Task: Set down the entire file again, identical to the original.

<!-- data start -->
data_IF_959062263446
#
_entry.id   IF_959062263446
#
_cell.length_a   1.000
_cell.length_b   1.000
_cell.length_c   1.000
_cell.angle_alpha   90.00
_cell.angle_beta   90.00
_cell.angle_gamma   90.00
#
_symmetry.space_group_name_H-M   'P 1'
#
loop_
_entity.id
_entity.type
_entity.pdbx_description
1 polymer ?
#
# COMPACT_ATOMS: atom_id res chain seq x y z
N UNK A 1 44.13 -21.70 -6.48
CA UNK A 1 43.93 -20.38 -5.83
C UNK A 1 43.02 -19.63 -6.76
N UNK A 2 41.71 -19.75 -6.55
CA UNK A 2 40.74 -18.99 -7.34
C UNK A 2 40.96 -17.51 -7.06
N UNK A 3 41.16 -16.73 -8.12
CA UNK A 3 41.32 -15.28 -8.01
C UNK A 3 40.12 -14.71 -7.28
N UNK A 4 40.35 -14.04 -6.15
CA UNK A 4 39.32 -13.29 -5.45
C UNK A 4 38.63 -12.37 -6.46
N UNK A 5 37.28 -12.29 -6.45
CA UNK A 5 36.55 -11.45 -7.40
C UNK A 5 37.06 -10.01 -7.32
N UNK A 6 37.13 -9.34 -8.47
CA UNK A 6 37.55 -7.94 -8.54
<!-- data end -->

data_IF_959062263446
#
_entry.id   IF_959062263446
#
_cell.length_a   1.000
_cell.length_b   1.000
_cell.length_c   1.000
_cell.angle_alpha   90.00
_cell.angle_beta   90.00
_cell.angle_gamma   90.00
#
_symmetry.space_group_name_H-M   'P 1'
#
loop_
_entity.id
_entity.type
_entity.pdbx_description
1 polymer ?
#
# COMPACT_ATOMS: atom_id res chain seq x y z
N UNK A 1 44.13 -21.70 -6.48
CA UNK A 1 43.93 -20.38 -5.83
C UNK A 1 43.02 -19.63 -6.76
N UNK A 2 41.71 -19.75 -6.55
CA UNK A 2 40.74 -18.99 -7.34
C UNK A 2 40.96 -17.51 -7.06
N UNK A 3 41.16 -16.73 -8.12
CA UNK A 3 41.32 -15.28 -8.01
C UNK A 3 40.12 -14.71 -7.28
N UNK A 4 40.35 -14.04 -6.15
CA UNK A 4 39.32 -13.29 -5.45
C UNK A 4 38.63 -12.37 -6.46
N UNK A 5 37.28 -12.29 -6.45
CA UNK A 5 36.55 -11.45 -7.40
C UNK A 5 37.06 -10.01 -7.32
N UNK A 6 37.13 -9.34 -8.47
CA UNK A 6 37.55 -7.94 -8.54